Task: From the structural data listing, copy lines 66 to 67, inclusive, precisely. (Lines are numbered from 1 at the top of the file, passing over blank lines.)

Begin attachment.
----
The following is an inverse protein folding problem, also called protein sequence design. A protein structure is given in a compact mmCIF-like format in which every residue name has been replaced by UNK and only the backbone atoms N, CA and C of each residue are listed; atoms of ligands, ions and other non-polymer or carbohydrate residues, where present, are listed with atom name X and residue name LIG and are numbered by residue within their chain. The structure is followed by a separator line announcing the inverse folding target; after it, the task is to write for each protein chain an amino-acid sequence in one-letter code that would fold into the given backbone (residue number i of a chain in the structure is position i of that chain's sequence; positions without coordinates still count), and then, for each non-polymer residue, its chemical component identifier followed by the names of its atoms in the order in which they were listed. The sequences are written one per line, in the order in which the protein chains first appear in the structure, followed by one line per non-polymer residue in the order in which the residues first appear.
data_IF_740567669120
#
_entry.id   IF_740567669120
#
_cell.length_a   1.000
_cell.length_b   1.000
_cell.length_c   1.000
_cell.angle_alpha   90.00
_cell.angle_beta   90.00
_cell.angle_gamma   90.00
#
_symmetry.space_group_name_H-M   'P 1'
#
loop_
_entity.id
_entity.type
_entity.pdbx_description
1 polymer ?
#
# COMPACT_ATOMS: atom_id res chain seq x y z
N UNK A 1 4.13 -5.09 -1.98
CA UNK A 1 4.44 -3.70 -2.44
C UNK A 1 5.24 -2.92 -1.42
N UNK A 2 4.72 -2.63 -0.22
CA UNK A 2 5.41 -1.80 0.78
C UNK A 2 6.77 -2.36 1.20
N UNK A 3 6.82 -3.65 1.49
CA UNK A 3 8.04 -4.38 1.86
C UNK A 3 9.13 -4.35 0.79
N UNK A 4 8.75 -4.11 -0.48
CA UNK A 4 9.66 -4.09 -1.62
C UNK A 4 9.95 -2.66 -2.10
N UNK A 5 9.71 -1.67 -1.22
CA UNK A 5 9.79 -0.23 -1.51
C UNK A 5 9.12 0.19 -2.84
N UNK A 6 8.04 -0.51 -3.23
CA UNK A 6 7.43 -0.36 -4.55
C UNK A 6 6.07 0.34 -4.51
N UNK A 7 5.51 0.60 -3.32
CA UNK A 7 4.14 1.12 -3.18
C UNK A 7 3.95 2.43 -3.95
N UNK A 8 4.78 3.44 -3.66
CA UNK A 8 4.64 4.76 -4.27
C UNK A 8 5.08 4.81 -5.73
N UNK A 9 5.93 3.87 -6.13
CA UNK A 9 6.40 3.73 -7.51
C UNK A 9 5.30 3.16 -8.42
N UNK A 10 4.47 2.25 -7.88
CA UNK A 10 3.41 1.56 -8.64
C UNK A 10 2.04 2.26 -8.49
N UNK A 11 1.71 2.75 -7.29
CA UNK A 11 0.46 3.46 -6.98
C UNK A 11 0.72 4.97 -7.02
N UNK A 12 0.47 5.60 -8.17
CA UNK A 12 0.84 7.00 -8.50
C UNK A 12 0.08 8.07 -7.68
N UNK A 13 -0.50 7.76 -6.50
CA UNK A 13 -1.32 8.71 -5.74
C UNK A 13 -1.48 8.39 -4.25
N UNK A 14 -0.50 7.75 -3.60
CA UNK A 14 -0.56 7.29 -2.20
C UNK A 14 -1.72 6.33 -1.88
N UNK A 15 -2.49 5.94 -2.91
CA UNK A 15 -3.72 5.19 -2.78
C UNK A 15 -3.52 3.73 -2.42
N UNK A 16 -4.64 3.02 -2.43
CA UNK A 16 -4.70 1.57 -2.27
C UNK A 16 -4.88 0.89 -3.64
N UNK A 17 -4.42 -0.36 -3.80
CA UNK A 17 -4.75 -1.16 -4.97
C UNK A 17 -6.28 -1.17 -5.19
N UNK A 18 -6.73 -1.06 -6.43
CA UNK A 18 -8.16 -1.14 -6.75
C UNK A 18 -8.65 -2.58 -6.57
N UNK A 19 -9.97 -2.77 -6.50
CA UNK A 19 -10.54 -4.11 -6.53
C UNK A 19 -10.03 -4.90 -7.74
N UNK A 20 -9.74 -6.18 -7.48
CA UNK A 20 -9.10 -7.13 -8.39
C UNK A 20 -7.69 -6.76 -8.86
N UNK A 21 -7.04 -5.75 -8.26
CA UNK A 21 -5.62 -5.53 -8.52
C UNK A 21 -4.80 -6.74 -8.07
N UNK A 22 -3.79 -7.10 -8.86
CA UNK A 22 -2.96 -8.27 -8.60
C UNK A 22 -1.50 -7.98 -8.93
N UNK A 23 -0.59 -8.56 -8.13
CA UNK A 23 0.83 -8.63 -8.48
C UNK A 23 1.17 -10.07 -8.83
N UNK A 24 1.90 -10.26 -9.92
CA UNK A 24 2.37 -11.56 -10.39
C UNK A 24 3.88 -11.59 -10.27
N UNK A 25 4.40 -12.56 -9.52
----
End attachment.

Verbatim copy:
C UNK A 15 -3.52 3.73 -2.42
N UNK A 16 -4.64 3.02 -2.43